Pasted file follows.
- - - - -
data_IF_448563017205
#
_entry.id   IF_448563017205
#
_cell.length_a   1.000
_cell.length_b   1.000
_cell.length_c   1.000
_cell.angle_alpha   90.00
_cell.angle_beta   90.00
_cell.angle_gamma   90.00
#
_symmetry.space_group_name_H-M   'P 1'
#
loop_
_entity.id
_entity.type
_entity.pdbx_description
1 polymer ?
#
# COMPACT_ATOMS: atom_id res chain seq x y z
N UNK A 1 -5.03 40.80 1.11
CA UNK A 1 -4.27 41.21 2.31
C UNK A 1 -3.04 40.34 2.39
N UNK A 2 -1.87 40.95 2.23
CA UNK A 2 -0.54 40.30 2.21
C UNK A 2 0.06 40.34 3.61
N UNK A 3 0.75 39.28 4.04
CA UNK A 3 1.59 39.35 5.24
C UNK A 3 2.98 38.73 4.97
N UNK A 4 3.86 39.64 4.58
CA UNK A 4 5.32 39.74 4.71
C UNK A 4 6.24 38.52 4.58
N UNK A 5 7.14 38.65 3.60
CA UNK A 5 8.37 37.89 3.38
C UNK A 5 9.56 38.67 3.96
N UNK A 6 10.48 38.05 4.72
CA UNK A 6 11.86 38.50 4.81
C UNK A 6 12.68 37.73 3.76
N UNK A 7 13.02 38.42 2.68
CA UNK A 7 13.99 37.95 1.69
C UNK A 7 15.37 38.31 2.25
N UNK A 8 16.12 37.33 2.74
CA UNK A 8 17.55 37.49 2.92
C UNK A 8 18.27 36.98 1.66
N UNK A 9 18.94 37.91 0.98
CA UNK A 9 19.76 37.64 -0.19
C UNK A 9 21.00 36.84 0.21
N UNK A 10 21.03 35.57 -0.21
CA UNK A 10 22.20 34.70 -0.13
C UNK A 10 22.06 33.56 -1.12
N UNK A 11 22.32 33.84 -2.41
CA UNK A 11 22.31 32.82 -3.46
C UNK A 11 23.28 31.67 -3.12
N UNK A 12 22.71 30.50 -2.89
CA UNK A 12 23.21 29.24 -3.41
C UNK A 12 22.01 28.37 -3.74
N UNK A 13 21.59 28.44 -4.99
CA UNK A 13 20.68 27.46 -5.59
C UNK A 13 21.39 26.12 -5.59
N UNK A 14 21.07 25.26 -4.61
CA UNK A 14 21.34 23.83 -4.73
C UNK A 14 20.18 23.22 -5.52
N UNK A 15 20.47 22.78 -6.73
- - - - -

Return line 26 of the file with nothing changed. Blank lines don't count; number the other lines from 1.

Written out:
C UNK A 2 0.06 40.34 3.61